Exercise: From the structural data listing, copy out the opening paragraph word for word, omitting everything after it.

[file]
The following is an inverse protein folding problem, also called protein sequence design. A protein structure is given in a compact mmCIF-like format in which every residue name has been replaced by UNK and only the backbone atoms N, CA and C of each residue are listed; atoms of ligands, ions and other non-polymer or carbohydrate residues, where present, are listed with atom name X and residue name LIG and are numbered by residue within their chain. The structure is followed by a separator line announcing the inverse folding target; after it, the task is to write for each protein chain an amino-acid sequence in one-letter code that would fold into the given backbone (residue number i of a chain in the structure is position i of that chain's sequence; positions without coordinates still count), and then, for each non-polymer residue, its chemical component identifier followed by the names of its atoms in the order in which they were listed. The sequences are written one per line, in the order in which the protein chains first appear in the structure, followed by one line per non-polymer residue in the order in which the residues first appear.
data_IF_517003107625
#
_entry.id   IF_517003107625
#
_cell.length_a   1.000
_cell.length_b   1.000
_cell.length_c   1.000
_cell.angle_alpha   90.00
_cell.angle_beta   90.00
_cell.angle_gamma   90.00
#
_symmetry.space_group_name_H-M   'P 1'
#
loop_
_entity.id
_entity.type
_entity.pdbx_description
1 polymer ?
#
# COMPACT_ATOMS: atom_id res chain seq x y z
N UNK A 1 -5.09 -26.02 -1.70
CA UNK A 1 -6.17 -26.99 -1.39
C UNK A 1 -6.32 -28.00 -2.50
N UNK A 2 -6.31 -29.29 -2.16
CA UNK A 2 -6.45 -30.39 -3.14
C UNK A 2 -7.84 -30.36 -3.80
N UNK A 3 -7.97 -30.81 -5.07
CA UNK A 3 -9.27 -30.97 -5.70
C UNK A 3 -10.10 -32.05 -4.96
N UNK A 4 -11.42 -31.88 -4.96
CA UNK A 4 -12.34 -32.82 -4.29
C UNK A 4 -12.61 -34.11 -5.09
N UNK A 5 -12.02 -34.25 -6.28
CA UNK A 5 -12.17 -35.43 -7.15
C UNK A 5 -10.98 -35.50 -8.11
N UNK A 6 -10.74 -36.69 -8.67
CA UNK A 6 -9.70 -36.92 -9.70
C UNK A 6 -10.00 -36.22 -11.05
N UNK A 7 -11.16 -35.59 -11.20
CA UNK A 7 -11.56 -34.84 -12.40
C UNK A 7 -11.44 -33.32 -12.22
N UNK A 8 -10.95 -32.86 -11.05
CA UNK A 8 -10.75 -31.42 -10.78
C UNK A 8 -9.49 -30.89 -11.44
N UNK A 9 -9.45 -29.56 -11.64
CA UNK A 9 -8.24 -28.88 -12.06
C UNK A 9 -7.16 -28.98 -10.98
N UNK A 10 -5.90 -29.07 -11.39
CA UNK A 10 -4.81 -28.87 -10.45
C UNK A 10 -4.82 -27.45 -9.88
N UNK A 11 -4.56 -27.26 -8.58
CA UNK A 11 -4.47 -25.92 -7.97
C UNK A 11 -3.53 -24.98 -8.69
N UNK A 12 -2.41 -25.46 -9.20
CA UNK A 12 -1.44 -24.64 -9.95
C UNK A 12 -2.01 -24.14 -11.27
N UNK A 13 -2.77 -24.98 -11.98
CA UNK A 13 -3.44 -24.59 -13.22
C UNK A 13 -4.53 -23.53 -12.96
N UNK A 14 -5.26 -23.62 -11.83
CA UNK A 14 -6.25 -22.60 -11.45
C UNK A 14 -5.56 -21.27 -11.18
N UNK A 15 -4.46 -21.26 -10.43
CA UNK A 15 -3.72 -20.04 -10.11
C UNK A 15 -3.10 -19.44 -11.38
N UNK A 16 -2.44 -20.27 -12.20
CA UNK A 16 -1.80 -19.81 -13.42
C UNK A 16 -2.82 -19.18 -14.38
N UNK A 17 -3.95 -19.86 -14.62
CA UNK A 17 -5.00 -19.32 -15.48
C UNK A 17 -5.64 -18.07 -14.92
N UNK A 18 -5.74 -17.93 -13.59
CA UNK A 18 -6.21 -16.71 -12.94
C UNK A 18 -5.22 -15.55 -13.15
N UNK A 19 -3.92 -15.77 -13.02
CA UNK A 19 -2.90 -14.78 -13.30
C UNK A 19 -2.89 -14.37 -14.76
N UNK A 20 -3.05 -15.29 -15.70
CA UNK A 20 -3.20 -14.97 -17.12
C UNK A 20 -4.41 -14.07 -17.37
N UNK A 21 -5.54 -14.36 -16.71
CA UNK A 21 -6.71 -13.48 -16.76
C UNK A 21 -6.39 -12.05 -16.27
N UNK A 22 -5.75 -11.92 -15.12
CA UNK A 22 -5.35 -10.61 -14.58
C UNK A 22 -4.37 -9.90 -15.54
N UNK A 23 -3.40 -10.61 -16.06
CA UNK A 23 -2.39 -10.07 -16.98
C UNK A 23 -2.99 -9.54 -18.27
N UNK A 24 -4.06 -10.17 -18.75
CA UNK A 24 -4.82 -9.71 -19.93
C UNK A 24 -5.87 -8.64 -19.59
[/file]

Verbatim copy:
The following is an inverse protein folding problem, also called protein sequence design. A protein structure is given in a compact mmCIF-like format in which every residue name has been replaced by UNK and only the backbone atoms N, CA and C of each residue are listed; atoms of ligands, ions and other non-polymer or carbohydrate residues, where present, are listed with atom name X and residue name LIG and are numbered by residue within their chain. The structure is followed by a separator line announcing the inverse folding target; after it, the task is to write for each protein chain an amino-acid sequence in one-letter code that would fold into the given backbone (residue number i of a chain in the structure is position i of that chain's sequence; positions without coordinates still count), and then, for each non-polymer residue, its chemical component identifier followed by the names of its atoms in the order in which they were listed. The sequences are written one per line, in the order in which the protein chains first appear in the structure, followed by one line per non-polymer residue in the order in which the residues first appear.